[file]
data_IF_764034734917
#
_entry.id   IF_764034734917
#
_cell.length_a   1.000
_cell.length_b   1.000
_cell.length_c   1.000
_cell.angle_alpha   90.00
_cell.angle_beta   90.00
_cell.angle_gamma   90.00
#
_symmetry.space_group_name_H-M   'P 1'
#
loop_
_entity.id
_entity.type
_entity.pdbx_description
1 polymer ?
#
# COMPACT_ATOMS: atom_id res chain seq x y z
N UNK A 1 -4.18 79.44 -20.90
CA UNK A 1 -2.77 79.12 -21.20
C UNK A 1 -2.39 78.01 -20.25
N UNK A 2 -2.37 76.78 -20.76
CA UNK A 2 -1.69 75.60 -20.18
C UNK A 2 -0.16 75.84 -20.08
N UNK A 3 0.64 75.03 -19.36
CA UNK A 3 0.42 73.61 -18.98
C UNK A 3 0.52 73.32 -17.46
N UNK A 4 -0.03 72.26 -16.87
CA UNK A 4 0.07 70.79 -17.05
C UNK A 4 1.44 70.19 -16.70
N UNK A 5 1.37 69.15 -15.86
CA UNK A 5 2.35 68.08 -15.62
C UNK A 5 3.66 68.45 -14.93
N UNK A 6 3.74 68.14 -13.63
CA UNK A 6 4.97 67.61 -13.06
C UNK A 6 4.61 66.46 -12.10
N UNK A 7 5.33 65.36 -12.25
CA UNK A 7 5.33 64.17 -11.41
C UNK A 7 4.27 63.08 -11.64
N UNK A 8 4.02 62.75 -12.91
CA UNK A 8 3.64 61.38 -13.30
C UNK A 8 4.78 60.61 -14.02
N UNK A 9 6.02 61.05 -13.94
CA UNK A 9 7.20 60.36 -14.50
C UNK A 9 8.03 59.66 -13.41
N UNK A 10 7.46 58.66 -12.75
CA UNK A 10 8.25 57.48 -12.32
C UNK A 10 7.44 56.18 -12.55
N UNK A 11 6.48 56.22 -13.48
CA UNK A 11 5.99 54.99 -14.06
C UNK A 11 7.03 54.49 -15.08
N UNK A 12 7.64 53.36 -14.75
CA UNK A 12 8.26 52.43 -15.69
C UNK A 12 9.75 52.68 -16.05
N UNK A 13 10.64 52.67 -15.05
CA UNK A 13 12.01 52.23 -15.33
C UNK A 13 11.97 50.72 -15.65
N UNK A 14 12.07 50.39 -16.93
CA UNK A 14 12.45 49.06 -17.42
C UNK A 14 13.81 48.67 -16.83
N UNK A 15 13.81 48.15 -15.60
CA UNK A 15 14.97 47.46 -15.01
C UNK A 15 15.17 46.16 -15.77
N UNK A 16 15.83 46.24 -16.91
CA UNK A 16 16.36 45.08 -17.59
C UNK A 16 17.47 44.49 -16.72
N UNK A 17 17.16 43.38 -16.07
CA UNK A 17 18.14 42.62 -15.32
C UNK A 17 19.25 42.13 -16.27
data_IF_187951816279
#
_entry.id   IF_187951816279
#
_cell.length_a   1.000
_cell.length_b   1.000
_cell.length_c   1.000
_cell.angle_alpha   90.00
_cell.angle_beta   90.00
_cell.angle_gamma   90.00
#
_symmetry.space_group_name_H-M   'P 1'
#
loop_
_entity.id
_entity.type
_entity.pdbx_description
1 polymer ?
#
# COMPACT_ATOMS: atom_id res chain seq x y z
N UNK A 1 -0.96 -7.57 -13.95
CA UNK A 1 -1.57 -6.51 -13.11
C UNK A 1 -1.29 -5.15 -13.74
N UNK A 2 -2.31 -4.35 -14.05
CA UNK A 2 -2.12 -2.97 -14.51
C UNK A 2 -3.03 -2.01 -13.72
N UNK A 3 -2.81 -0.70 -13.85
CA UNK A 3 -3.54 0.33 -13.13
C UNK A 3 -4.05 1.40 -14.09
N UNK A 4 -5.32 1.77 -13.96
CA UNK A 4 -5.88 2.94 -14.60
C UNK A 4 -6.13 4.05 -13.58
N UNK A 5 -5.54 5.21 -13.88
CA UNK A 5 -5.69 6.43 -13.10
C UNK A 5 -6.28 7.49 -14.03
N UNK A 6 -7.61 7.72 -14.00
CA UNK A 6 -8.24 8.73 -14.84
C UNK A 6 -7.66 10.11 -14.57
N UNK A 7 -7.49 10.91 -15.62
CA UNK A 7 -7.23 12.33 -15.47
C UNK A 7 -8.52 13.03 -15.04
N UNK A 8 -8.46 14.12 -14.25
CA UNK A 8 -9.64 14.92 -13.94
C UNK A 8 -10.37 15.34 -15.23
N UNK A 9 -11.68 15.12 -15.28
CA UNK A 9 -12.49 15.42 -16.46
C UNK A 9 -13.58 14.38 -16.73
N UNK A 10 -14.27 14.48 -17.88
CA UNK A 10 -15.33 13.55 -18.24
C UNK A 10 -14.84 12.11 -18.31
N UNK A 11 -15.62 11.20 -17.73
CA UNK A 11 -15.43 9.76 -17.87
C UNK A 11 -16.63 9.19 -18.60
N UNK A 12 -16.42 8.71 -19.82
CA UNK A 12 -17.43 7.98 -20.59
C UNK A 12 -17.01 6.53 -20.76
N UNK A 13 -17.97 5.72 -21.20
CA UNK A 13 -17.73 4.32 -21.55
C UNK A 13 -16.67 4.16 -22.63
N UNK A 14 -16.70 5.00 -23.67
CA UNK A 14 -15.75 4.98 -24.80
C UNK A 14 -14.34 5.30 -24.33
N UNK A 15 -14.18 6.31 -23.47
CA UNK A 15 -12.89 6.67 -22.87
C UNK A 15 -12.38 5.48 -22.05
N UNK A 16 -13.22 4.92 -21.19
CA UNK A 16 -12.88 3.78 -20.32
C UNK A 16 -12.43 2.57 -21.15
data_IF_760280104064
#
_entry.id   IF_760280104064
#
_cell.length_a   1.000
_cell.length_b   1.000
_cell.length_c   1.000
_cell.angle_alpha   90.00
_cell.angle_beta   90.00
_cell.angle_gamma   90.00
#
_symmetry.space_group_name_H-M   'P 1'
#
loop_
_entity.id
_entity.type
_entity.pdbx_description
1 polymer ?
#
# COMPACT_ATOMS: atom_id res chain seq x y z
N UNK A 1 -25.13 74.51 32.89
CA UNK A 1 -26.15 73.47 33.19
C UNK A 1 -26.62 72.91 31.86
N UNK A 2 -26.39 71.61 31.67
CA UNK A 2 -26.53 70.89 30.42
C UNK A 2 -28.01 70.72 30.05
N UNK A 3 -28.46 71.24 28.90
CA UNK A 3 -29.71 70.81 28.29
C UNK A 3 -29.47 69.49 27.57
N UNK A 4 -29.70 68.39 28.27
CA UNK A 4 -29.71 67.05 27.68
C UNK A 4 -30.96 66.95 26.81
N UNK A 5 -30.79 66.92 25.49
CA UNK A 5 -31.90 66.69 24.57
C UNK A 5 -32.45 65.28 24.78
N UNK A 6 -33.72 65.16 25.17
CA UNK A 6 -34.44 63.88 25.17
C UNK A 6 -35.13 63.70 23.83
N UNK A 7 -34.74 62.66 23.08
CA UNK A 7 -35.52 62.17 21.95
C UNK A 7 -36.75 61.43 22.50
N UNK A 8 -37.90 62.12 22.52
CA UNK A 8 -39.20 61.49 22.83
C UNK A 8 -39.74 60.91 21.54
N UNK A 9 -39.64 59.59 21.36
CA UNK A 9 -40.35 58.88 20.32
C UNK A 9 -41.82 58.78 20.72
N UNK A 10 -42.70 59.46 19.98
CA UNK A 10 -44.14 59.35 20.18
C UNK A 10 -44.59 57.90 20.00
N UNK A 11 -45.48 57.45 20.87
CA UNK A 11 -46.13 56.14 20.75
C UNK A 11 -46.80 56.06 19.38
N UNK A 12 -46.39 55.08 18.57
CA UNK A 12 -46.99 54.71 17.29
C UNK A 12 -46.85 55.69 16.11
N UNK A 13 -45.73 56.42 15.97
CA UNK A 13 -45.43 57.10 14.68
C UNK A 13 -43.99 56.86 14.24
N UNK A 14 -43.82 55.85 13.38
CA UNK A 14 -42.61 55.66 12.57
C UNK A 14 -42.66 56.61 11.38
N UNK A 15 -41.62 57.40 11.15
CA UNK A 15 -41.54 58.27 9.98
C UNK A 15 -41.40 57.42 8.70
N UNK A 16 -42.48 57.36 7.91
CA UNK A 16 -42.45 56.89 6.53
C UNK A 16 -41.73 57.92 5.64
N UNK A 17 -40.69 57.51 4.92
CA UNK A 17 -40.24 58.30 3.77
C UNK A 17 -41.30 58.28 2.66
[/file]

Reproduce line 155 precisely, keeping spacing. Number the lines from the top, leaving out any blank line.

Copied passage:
_entity.type